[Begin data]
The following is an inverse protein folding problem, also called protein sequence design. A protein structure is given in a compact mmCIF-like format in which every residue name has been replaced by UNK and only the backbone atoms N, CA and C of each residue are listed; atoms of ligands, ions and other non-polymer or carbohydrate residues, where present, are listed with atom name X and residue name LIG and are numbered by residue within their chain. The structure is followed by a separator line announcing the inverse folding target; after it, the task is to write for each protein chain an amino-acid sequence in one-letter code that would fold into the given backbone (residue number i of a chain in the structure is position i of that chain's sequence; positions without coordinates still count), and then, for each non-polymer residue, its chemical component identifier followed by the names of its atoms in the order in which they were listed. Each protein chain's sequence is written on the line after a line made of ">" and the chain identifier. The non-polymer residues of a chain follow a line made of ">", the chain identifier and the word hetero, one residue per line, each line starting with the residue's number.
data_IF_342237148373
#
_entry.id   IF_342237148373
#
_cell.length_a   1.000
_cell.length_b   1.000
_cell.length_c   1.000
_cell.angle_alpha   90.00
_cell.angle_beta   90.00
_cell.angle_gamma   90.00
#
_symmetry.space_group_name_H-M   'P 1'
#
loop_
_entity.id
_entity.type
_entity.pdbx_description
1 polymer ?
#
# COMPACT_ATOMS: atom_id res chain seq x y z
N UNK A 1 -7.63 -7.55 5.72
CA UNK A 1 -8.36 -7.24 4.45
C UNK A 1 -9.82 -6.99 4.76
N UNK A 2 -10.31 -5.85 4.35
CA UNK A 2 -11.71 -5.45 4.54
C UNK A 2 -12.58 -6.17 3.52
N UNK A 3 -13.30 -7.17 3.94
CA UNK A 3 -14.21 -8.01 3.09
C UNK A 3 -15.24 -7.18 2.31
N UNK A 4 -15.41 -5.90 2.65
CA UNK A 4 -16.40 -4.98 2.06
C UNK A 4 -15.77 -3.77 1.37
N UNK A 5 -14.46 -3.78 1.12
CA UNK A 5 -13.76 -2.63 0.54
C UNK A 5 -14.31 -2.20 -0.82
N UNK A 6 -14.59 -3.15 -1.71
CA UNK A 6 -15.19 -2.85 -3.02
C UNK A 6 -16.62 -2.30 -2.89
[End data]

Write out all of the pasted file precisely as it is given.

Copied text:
The following is an inverse protein folding problem, also called protein sequence design. A protein structure is given in a compact mmCIF-like format in which every residue name has been replaced by UNK and only the backbone atoms N, CA and C of each residue are listed; atoms of ligands, ions and other non-polymer or carbohydrate residues, where present, are listed with atom name X and residue name LIG and are numbered by residue within their chain. The structure is followed by a separator line announcing the inverse folding target; after it, the task is to write for each protein chain an amino-acid sequence in one-letter code that would fold into the given backbone (residue number i of a chain in the structure is position i of that chain's sequence; positions without coordinates still count), and then, for each non-polymer residue, its chemical component identifier followed by the names of its atoms in the order in which they were listed. Each protein chain's sequence is written on the line after a line made of ">" and the chain identifier. The non-polymer residues of a chain follow a line made of ">", the chain identifier and the word hetero, one residue per line, each line starting with the residue's number.
data_IF_342237148373
#
_entry.id   IF_342237148373
#
_cell.length_a   1.000
_cell.length_b   1.000
_cell.length_c   1.000
_cell.angle_alpha   90.00
_cell.angle_beta   90.00
_cell.angle_gamma   90.00
#
_symmetry.space_group_name_H-M   'P 1'
#
loop_
_entity.id
_entity.type
_entity.pdbx_description
1 polymer ?
#
# COMPACT_ATOMS: atom_id res chain seq x y z
N UNK A 1 -7.63 -7.55 5.72
CA UNK A 1 -8.36 -7.24 4.45
C UNK A 1 -9.82 -6.99 4.76
N UNK A 2 -10.31 -5.85 4.35
CA UNK A 2 -11.71 -5.45 4.54
C UNK A 2 -12.58 -6.17 3.52
N UNK A 3 -13.30 -7.17 3.94
CA UNK A 3 -14.21 -8.01 3.09
C UNK A 3 -15.24 -7.18 2.31
N UNK A 4 -15.41 -5.90 2.65
CA UNK A 4 -16.40 -4.98 2.06
C UNK A 4 -15.77 -3.77 1.37
N UNK A 5 -14.46 -3.78 1.12
CA UNK A 5 -13.76 -2.63 0.54
C UNK A 5 -14.31 -2.20 -0.82
N UNK A 6 -14.59 -3.15 -1.71
CA UNK A 6 -15.19 -2.85 -3.02
C UNK A 6 -16.62 -2.30 -2.89